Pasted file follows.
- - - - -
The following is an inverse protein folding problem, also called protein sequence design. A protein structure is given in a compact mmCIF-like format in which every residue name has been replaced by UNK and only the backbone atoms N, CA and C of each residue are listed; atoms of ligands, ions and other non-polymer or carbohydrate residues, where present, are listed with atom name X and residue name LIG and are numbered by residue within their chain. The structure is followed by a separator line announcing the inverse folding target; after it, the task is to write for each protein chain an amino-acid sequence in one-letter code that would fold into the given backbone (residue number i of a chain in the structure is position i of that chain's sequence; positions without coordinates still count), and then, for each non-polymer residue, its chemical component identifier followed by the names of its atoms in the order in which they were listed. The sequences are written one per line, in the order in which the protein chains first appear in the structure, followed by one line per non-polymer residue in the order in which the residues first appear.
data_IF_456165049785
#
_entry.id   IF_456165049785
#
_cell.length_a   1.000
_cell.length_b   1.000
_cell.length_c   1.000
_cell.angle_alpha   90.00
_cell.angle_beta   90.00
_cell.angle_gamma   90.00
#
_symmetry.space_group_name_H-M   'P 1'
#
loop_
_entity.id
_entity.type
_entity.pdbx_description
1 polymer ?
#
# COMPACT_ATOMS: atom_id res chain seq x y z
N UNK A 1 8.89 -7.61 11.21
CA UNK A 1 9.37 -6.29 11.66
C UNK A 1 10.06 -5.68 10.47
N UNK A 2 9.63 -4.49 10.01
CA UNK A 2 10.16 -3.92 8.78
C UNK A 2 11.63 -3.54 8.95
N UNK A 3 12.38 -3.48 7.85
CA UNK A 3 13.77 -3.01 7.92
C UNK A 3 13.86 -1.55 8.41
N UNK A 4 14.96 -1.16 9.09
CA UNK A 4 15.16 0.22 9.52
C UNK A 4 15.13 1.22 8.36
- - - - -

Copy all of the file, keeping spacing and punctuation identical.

The following is an inverse protein folding problem, also called protein sequence design. A protein structure is given in a compact mmCIF-like format in which every residue name has been replaced by UNK and only the backbone atoms N, CA and C of each residue are listed; atoms of ligands, ions and other non-polymer or carbohydrate residues, where present, are listed with atom name X and residue name LIG and are numbered by residue within their chain. The structure is followed by a separator line announcing the inverse folding target; after it, the task is to write for each protein chain an amino-acid sequence in one-letter code that would fold into the given backbone (residue number i of a chain in the structure is position i of that chain's sequence; positions without coordinates still count), and then, for each non-polymer residue, its chemical component identifier followed by the names of its atoms in the order in which they were listed. The sequences are written one per line, in the order in which the protein chains first appear in the structure, followed by one line per non-polymer residue in the order in which the residues first appear.
data_IF_456165049785
#
_entry.id   IF_456165049785
#
_cell.length_a   1.000
_cell.length_b   1.000
_cell.length_c   1.000
_cell.angle_alpha   90.00
_cell.angle_beta   90.00
_cell.angle_gamma   90.00
#
_symmetry.space_group_name_H-M   'P 1'
#
loop_
_entity.id
_entity.type
_entity.pdbx_description
1 polymer ?
#
# COMPACT_ATOMS: atom_id res chain seq x y z
N UNK A 1 8.89 -7.61 11.21
CA UNK A 1 9.37 -6.29 11.66
C UNK A 1 10.06 -5.68 10.47
N UNK A 2 9.63 -4.49 10.01
CA UNK A 2 10.16 -3.92 8.78
C UNK A 2 11.63 -3.54 8.95
N UNK A 3 12.38 -3.48 7.85
CA UNK A 3 13.77 -3.01 7.92
C UNK A 3 13.86 -1.55 8.41
N UNK A 4 14.96 -1.16 9.09
CA UNK A 4 15.16 0.22 9.52
C UNK A 4 15.13 1.22 8.36